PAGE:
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Making the right impressions on your client

Friday, July 19th, 2013 by Servage

If you want to be a true professional web designer or software developer, you should do everything the professional way. Therefore, when a client is knocking on your door, you shouldn’t be emotional, nor overly excited to give her a warm welcome and be ready to start project immediately as she agrees on.

Good Habits

Dealing effectively with a prospective client is a test of your emotional level. You should set up all steps carefully before beginning the project. The first step involves carefully listening to the requirements of the client. If your client is available for face-to-face conversation, keep a notepad and pen with you or open your laptop/tablet to note down every important thing of your conversation.

If you are dealing with an offshore client and having a phone conversation, make it a habit to note down important points after each conversation. One time, I had a client conversation on Skype and I thought I could simply refer to the Skype history later on, but when I started documenting the conversation, I really had daunting task to sort out all text. Thus, I recommend writing everything down each time, even though you may be on instant messengers.

I am giving this advice at the beginning of the post because I am going to talk about the project scope, where a good record of the conversation is the main step to eliminating a bunch of problems later on. Let me clarify a bit further, if you and your client are ready and agree to work on a project, you may think you know things well about the project and expectations of the client. Likewise, the client will think that she described everything well and you will go about fulfilling all her requirements.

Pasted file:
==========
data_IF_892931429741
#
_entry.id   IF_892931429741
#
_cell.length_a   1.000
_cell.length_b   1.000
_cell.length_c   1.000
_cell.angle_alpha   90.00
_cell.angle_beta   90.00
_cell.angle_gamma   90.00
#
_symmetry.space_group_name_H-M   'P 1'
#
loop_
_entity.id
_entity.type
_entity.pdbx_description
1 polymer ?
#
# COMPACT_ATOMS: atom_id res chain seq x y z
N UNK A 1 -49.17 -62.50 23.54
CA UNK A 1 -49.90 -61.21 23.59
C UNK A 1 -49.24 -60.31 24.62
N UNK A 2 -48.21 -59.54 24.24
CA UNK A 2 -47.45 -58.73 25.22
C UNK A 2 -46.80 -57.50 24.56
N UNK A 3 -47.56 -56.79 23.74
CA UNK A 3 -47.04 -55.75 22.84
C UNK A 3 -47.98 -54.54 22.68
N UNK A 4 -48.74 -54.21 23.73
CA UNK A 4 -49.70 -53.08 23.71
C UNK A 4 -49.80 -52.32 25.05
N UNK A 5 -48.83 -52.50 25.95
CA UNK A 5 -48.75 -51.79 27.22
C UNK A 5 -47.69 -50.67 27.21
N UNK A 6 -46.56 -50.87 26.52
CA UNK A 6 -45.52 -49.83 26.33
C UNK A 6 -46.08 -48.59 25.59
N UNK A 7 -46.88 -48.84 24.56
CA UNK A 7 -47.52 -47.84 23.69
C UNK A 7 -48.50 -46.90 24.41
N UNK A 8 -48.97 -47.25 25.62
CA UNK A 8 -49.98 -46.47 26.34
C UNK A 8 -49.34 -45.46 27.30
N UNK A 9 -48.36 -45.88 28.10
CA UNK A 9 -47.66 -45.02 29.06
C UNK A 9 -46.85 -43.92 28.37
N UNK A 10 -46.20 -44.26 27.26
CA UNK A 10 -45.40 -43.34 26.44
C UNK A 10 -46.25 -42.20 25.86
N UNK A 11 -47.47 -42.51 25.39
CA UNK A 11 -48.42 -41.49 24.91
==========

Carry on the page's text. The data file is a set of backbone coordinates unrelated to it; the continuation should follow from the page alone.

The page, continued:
After sometime, something strikes the client and she adds that in the project telling you that she forgot to tell you in advance. In our terms, that is call project creep. When project creep occurs often, it definitely will threaten the existence of the project and a developer will break either it or it leaves client unhappy. Thus, eliminating project creeps is utmost necessary for a healthy project.

Eliminate Project Creeps

Now, what can we do to eliminate project creeps and/or other bad experiences? The ultimate solution is defining project scope clearly in a well-crafted document that should be read, and signed, by you and your client. Keep this copy with you and your client so you both can reference project scope clearly as items come up. I would advise that you don’t only convey what you will do to meet the expectations of your client in the project scope, but also chart out things that you are not doing in this project. This is called “negative scope.” A well defined negative scope clarifies for your client that you will not do things that she assumes are simple additions, and if she wants to include it in the project she has to pay extra for that. For instance, SEO work or providing hosting like service.

Avoid Assumptions

One other important thing while defining the project scope — get as much possible information about the project and client, and avoiding assumption. If you are not asking enough question about the intentions of a client for creating a website or web application, you cannot get the broad picture of designing. Similarly, if you don’t know about her target audience you can’t meet her needs and the needs of the website. If you rely on the assumptions and don’t ask for the expectations of the client with her website, then that will result in an unhappy client at the end of the project. Therefore, digging deeper is utmost important before defining the project scope.

References & More Reading

Improve Your Web Design Projects with a Good Project Scope

Avoiding Unscoped Work from Unreasonable Clients


Making the right impressions on your client, 3.5 out of 5 based on 4 ratings
Categories: Business


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